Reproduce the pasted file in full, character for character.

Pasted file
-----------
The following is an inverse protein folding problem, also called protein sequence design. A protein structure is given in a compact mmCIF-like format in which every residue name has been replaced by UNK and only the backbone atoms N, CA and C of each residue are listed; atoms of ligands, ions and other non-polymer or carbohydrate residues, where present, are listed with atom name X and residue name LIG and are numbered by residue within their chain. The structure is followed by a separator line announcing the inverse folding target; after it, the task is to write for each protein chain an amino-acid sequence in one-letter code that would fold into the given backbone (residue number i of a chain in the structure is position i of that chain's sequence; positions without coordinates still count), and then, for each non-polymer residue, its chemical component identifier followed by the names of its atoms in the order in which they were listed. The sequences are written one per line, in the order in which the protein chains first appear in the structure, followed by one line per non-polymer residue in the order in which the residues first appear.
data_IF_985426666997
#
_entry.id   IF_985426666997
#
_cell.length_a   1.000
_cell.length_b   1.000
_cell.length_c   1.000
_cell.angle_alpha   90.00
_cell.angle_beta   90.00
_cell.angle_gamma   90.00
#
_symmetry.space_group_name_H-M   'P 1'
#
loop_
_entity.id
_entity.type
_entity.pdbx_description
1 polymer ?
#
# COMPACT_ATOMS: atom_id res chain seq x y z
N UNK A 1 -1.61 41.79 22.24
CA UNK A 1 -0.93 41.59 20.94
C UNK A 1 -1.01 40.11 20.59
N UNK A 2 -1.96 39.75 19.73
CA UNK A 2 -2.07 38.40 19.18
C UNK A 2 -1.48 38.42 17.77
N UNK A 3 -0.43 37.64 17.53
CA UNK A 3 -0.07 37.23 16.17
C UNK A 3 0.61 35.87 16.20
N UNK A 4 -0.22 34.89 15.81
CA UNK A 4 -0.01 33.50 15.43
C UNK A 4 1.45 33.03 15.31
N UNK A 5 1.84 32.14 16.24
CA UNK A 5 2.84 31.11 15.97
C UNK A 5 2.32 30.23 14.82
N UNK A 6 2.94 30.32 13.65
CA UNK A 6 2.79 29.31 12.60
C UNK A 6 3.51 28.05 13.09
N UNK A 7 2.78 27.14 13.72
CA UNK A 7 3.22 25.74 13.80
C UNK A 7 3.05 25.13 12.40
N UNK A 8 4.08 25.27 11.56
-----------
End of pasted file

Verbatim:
The following is an inverse protein folding problem, also called protein sequence design. A protein structure is given in a compact mmCIF-like format in which every residue name has been replaced by UNK and only the backbone atoms N, CA and C of each residue are listed; atoms of ligands, ions and other non-polymer or carbohydrate residues, where present, are listed with atom name X and residue name LIG and are numbered by residue within their chain. The structure is followed by a separator line announcing the inverse folding target; after it, the task is to write for each protein chain an amino-acid sequence in one-letter code that would fold into the given backbone (residue number i of a chain in the structure is position i of that chain's sequence; positions without coordinates still count), and then, for each non-polymer residue, its chemical component identifier followed by the names of its atoms in the order in which they were listed. The sequences are written one per line, in the order in which the protein chains first appear in the structure, followed by one line per non-polymer residue in the order in which the residues first appear.
data_IF_985426666997
#
_entry.id   IF_985426666997
#
_cell.length_a   1.000
_cell.length_b   1.000
_cell.length_c   1.000
_cell.angle_alpha   90.00
_cell.angle_beta   90.00
_cell.angle_gamma   90.00
#
_symmetry.space_group_name_H-M   'P 1'
#
loop_
_entity.id
_entity.type
_entity.pdbx_description
1 polymer ?
#
# COMPACT_ATOMS: atom_id res chain seq x y z
N UNK A 1 -1.61 41.79 22.24
CA UNK A 1 -0.93 41.59 20.94
C UNK A 1 -1.01 40.11 20.59
N UNK A 2 -1.96 39.75 19.73
CA UNK A 2 -2.07 38.40 19.18
C UNK A 2 -1.48 38.42 17.77
N UNK A 3 -0.43 37.64 17.53
CA UNK A 3 -0.07 37.23 16.17
C UNK A 3 0.61 35.87 16.20
N UNK A 4 -0.22 34.89 15.81
CA UNK A 4 -0.01 33.50 15.43
C UNK A 4 1.45 33.03 15.31
N UNK A 5 1.84 32.14 16.24
CA UNK A 5 2.84 31.11 15.97
C UNK A 5 2.32 30.23 14.82
N UNK A 6 2.94 30.32 13.65
CA UNK A 6 2.79 29.31 12.60
C UNK A 6 3.51 28.05 13.09
N UNK A 7 2.78 27.14 13.72
CA UNK A 7 3.22 25.74 13.80
C UNK A 7 3.05 25.13 12.40
N UNK A 8 4.08 25.27 11.56